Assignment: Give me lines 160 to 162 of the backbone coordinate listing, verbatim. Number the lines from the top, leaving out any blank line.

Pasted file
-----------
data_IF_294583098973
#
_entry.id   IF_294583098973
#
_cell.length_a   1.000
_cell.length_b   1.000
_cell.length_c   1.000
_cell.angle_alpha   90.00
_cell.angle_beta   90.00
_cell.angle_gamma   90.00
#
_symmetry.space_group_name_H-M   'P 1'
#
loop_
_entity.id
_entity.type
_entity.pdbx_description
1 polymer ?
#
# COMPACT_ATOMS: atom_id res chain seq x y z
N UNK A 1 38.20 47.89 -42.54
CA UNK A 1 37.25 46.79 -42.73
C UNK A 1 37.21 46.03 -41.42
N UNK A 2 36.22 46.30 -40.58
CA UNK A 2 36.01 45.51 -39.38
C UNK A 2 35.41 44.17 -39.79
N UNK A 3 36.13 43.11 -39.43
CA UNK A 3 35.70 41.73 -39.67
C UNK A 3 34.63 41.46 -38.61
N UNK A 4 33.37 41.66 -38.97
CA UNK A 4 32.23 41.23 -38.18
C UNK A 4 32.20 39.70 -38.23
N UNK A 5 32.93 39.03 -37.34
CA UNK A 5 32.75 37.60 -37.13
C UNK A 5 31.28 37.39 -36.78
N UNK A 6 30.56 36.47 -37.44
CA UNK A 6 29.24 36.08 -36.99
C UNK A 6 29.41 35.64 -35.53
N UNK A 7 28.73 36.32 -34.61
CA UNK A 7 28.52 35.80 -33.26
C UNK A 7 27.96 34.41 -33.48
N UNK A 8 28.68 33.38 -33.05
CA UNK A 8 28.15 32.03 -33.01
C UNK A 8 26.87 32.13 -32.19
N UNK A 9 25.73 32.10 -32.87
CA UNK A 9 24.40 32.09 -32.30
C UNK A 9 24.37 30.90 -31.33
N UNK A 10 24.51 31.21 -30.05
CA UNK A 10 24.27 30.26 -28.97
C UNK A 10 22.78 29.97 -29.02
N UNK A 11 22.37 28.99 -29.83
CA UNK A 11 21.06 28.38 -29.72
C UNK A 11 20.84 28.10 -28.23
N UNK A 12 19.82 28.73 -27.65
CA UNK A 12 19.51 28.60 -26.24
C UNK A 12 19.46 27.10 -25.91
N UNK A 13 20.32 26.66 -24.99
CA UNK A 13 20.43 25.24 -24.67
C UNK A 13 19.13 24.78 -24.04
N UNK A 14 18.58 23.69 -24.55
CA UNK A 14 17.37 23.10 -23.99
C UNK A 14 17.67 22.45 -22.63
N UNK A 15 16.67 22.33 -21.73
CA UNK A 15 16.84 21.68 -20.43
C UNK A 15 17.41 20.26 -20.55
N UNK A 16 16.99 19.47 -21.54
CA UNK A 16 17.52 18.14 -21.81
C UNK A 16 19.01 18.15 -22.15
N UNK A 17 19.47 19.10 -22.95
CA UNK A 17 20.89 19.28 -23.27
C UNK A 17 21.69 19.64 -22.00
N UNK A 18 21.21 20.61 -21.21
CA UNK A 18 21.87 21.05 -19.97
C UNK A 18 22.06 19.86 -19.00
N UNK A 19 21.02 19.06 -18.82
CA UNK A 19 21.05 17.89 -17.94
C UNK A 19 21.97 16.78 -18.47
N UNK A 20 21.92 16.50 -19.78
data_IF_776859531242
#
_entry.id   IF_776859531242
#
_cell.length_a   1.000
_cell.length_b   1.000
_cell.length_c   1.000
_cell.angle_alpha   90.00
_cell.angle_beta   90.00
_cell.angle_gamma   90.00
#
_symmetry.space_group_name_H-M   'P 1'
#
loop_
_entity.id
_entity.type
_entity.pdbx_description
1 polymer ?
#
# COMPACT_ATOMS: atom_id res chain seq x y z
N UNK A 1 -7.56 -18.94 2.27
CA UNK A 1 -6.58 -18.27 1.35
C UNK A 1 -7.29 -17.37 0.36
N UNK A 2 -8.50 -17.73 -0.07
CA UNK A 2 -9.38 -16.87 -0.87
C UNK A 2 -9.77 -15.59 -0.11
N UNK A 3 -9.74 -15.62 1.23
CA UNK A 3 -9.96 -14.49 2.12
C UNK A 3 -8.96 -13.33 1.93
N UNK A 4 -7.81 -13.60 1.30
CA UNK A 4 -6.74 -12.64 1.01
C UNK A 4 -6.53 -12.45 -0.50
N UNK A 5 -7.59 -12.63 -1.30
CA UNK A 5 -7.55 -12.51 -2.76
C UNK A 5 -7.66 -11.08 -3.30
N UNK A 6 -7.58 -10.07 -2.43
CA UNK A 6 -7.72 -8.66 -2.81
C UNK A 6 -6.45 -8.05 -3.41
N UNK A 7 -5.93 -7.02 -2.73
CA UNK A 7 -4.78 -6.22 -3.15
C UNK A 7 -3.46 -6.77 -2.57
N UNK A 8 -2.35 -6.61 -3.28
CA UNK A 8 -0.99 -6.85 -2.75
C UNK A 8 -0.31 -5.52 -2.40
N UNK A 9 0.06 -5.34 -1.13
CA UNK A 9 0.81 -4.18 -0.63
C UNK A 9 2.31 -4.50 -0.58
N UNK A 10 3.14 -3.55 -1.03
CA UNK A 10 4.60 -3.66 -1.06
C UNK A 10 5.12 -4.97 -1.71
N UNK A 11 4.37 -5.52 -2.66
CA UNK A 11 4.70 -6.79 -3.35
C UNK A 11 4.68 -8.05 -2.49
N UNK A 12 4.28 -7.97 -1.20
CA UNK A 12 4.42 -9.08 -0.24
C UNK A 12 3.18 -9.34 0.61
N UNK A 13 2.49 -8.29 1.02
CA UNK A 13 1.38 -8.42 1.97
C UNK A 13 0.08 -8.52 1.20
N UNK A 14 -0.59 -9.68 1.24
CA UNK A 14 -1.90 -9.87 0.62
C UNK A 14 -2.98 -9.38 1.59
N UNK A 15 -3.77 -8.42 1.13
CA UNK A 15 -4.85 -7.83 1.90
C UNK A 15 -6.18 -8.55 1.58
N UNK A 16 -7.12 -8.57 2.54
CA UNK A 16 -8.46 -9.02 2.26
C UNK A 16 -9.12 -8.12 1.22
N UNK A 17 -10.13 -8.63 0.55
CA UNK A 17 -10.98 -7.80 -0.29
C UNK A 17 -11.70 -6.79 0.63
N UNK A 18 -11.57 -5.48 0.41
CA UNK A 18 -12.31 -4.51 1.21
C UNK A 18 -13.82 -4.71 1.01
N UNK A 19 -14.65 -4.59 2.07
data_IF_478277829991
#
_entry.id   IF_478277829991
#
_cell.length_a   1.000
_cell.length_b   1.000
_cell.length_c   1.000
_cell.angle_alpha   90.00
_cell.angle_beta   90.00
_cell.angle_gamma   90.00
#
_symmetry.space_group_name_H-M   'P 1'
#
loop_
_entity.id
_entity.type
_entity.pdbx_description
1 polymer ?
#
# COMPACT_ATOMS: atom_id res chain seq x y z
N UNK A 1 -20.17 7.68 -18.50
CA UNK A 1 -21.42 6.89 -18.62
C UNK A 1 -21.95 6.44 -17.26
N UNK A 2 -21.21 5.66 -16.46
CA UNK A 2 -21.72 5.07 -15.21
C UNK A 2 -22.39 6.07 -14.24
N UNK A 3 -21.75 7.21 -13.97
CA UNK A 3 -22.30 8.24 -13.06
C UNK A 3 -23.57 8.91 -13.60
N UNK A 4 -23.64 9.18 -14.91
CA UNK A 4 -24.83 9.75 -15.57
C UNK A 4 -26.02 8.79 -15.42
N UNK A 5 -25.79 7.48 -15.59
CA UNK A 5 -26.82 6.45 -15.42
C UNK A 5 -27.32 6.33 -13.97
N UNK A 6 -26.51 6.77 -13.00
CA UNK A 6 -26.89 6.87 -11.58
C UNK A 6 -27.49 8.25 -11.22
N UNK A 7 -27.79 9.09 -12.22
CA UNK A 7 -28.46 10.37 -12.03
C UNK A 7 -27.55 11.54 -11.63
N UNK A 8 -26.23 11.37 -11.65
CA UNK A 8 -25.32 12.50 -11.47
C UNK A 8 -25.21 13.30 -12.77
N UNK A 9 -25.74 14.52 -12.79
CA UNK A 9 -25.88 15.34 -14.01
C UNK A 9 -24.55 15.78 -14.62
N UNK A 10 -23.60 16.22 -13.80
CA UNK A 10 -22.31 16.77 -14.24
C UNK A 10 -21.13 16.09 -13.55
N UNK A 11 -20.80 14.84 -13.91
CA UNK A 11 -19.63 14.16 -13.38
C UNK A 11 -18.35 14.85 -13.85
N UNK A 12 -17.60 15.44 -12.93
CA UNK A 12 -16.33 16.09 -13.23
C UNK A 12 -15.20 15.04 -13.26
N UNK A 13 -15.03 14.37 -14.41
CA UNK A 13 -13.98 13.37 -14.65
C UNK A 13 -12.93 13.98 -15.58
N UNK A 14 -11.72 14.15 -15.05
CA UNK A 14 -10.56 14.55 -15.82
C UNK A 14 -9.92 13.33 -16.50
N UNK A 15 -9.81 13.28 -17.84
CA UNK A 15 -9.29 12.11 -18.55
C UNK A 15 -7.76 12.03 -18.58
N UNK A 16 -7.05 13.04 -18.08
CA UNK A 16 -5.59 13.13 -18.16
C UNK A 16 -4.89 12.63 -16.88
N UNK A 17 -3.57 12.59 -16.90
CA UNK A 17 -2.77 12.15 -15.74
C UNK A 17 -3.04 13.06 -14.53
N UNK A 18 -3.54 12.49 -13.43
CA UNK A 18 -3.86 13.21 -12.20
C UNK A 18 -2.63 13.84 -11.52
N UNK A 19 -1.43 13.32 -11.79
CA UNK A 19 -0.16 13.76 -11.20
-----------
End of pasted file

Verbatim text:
_cell.length_c   1.000
_cell.angle_alpha   90.00
_cell.angle_beta   90.00